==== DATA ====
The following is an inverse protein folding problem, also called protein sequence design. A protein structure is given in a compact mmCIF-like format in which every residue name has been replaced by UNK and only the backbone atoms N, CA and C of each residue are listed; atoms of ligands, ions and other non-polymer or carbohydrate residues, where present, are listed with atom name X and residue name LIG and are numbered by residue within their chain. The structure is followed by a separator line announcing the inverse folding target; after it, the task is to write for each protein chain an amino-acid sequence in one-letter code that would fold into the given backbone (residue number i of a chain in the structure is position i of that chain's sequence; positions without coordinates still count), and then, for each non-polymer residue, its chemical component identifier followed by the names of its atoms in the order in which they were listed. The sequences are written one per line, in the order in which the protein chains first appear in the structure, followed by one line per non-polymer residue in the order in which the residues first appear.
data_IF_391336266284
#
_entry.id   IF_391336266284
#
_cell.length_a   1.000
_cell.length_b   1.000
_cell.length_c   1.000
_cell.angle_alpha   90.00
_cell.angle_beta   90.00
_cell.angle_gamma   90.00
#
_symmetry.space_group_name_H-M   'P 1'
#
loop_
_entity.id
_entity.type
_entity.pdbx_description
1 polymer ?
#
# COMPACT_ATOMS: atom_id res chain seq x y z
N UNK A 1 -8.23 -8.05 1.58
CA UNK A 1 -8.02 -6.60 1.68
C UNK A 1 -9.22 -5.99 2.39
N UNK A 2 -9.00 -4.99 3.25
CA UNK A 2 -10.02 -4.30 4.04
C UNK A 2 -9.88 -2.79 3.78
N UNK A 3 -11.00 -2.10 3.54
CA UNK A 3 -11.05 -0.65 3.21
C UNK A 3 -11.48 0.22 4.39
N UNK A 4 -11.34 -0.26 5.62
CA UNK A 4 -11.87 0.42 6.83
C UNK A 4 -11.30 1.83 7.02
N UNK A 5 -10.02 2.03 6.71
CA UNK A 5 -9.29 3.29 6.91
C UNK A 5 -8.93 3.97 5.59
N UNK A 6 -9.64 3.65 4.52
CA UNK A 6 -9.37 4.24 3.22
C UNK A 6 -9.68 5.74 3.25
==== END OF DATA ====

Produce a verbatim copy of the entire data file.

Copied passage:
The following is an inverse protein folding problem, also called protein sequence design. A protein structure is given in a compact mmCIF-like format in which every residue name has been replaced by UNK and only the backbone atoms N, CA and C of each residue are listed; atoms of ligands, ions and other non-polymer or carbohydrate residues, where present, are listed with atom name X and residue name LIG and are numbered by residue within their chain. The structure is followed by a separator line announcing the inverse folding target; after it, the task is to write for each protein chain an amino-acid sequence in one-letter code that would fold into the given backbone (residue number i of a chain in the structure is position i of that chain's sequence; positions without coordinates still count), and then, for each non-polymer residue, its chemical component identifier followed by the names of its atoms in the order in which they were listed. The sequences are written one per line, in the order in which the protein chains first appear in the structure, followed by one line per non-polymer residue in the order in which the residues first appear.
data_IF_391336266284
#
_entry.id   IF_391336266284
#
_cell.length_a   1.000
_cell.length_b   1.000
_cell.length_c   1.000
_cell.angle_alpha   90.00
_cell.angle_beta   90.00
_cell.angle_gamma   90.00
#
_symmetry.space_group_name_H-M   'P 1'
#
loop_
_entity.id
_entity.type
_entity.pdbx_description
1 polymer ?
#
# COMPACT_ATOMS: atom_id res chain seq x y z
N UNK A 1 -8.23 -8.05 1.58
CA UNK A 1 -8.02 -6.60 1.68
C UNK A 1 -9.22 -5.99 2.39
N UNK A 2 -9.00 -4.99 3.25
CA UNK A 2 -10.02 -4.30 4.04
C UNK A 2 -9.88 -2.79 3.78
N UNK A 3 -11.00 -2.10 3.54
CA UNK A 3 -11.05 -0.65 3.21
C UNK A 3 -11.48 0.22 4.39
N UNK A 4 -11.34 -0.26 5.62
CA UNK A 4 -11.87 0.42 6.83
C UNK A 4 -11.30 1.83 7.02
N UNK A 5 -10.02 2.03 6.71
CA UNK A 5 -9.29 3.29 6.91
C UNK A 5 -8.93 3.97 5.59
N UNK A 6 -9.64 3.65 4.52
CA UNK A 6 -9.37 4.24 3.22
C UNK A 6 -9.68 5.74 3.25